Half chassis won’t be enough: The rust on this Discovery chassis is not limited to the rear. It extends all the way forward, as is very often the case with these vehicles.

No oil leaks: Both the main gearbox and transfer box are fairly dry. Often, the oil will leak from between the two components, where the oil seal fails.

Dry bellhousing: Oil can leak down from failed seals or gaskets at the top of the engine, or from the rear main oil seal, but this example is very clean.

Terminal rot: The chassis rust gets worse as we move to the back of the vehicle. Here at the trailing arm mount, the rust cannot be repaired, such is the damage.

Exhausted: The flanges on the tail pipe and the middle silencer are heavily pitted with rust. These will not survive a separation to remove them from the vehicle.

No longer holding: The rear body bracket on the chassis is practically detached. Hopefully the corresponding point on the body will be okay.

Both sides now: The story is the same on the other side and here we can also see that the rear bumper mounting bracket is rusted through as well.

Telltale sagging: The visible effect of the rust at the rear of the chassis is that the bumper has not only dropped, but is very flexible too. It’s a quick way of checking a Discovery 2.

Axle stability: The Watt’s linkage between the rear axle and the chassis is not looking particularly healthy, and will probably need to be replaced completely.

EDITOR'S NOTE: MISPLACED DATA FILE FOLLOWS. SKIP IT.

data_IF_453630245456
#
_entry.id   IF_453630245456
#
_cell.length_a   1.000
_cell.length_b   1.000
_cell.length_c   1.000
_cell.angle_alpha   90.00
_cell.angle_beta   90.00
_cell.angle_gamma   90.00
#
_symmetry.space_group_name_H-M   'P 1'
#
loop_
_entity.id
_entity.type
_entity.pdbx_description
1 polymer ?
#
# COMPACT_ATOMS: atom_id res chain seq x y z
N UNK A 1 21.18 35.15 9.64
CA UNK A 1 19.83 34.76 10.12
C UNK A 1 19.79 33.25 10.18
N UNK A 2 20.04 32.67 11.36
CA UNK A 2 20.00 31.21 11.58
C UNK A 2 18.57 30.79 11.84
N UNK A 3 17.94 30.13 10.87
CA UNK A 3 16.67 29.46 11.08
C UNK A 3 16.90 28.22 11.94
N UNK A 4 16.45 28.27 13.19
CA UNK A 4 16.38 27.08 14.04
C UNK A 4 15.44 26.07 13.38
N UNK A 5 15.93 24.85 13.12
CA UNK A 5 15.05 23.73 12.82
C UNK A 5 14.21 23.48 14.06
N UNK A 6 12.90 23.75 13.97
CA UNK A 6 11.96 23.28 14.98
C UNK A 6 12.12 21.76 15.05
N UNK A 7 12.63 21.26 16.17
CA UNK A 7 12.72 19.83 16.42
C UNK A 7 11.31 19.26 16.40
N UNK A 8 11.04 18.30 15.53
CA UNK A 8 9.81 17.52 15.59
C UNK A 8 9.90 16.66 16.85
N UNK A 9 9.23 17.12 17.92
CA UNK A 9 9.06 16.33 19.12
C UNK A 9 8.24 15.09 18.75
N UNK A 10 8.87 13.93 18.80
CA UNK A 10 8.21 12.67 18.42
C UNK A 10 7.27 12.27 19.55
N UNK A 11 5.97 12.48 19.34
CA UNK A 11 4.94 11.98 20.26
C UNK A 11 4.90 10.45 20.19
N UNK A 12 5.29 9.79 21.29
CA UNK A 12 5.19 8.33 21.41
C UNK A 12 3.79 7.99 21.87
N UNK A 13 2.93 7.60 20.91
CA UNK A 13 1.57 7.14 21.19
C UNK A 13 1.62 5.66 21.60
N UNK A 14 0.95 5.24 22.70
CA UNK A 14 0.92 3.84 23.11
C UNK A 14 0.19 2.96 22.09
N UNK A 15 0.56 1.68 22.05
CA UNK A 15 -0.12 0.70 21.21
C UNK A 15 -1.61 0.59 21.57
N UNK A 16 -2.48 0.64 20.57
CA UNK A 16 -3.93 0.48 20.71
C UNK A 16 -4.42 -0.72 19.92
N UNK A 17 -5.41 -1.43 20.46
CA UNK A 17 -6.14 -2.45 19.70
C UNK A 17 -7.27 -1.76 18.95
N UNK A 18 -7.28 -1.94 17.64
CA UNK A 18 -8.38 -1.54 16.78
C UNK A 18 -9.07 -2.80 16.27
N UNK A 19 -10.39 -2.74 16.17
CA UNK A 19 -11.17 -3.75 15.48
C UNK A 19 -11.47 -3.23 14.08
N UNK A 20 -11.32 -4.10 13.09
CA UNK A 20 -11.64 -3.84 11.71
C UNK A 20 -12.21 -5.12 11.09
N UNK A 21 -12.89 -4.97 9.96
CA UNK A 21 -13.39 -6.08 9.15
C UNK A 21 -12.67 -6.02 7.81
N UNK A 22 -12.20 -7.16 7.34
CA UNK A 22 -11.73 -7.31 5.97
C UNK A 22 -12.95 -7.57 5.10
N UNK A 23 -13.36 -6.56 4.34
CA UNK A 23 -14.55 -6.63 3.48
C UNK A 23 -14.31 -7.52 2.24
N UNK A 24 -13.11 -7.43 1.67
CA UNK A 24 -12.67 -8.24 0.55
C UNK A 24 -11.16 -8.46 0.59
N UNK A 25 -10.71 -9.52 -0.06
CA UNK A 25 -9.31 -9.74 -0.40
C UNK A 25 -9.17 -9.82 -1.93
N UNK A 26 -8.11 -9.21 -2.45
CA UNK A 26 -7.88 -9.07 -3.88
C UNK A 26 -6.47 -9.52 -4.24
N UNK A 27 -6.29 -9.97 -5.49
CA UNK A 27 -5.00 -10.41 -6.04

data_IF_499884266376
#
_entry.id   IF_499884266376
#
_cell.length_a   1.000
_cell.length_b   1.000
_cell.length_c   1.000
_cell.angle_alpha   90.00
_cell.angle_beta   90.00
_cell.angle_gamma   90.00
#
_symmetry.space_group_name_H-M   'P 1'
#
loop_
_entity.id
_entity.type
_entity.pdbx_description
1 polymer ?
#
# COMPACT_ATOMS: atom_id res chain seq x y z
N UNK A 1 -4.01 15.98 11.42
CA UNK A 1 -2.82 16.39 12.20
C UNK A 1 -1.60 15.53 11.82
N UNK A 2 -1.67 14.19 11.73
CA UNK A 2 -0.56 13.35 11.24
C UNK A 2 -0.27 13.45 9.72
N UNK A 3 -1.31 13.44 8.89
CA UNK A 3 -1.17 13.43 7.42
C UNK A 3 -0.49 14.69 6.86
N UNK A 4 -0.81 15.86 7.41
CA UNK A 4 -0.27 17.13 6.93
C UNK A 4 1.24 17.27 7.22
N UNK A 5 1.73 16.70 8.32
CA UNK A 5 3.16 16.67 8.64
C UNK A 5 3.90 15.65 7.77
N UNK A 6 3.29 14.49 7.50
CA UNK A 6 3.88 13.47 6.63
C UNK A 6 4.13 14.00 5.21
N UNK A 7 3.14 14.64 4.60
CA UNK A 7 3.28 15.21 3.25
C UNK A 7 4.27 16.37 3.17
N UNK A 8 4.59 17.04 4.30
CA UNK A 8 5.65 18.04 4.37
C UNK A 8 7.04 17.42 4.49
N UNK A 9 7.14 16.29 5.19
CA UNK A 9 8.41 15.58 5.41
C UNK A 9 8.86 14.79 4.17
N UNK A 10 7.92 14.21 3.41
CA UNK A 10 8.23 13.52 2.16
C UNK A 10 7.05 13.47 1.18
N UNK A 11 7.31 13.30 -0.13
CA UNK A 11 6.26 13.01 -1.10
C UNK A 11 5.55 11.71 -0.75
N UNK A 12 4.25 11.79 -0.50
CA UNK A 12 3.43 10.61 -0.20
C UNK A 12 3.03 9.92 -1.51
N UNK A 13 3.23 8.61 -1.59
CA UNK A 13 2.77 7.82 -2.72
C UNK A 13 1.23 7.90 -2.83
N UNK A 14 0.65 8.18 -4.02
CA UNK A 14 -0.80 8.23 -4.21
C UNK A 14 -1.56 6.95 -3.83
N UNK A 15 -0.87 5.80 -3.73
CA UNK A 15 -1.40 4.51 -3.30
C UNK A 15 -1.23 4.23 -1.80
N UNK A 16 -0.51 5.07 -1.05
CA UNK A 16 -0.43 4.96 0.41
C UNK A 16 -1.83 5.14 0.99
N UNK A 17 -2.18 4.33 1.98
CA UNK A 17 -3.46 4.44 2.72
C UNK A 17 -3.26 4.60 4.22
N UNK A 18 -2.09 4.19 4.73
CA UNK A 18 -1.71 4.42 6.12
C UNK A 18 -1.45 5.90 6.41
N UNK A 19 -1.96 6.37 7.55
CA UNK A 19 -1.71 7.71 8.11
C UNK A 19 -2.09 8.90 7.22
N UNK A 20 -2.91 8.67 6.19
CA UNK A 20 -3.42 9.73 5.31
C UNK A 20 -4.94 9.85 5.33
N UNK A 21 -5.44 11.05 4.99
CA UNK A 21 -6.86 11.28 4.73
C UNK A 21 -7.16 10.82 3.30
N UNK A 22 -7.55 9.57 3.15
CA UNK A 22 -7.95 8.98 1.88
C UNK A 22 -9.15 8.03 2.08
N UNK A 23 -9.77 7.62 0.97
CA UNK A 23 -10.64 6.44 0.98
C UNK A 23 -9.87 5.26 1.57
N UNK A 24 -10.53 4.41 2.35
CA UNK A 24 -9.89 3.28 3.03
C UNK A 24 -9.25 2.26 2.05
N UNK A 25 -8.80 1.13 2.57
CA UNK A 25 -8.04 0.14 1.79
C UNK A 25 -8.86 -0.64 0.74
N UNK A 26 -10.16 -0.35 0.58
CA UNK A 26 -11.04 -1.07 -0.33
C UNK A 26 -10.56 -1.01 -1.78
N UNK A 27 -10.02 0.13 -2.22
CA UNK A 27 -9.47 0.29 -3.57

Will clean up okay: While the axles have extensive surface rust, the various brackets are still strong – a proper rub down and paint process will probably be enough to revive them.

Original springs: The front coil springs look very tired, and the shock absorber turret is blown with rust. Luckily these components are not expensive.

Exposed: I was never a fan of the unprotected fuel filter housing behind the rear right wheel and I like to adapt a Defender cover to protect this assembly.

Good rotors: All four brake discs are not very worn and well within thickness tolerances. As long as the braking surfaces can be properly cleaned up, they will be serviceable.

Recent new parts: The brake calipers and brake pads have not covered many miles since they were last renewed, and probably will not need to be replaced.

Can you help?

A search on the registration number indicates the Discovery was first registered in Dundee, but no information could be found on the ‘Murrayfield’ badges on the front wings on each side. Any information on these badges would be most welcome. They are apparently a genuine part, fitted to certain Discovery and Freelander models (please email to [email protected]).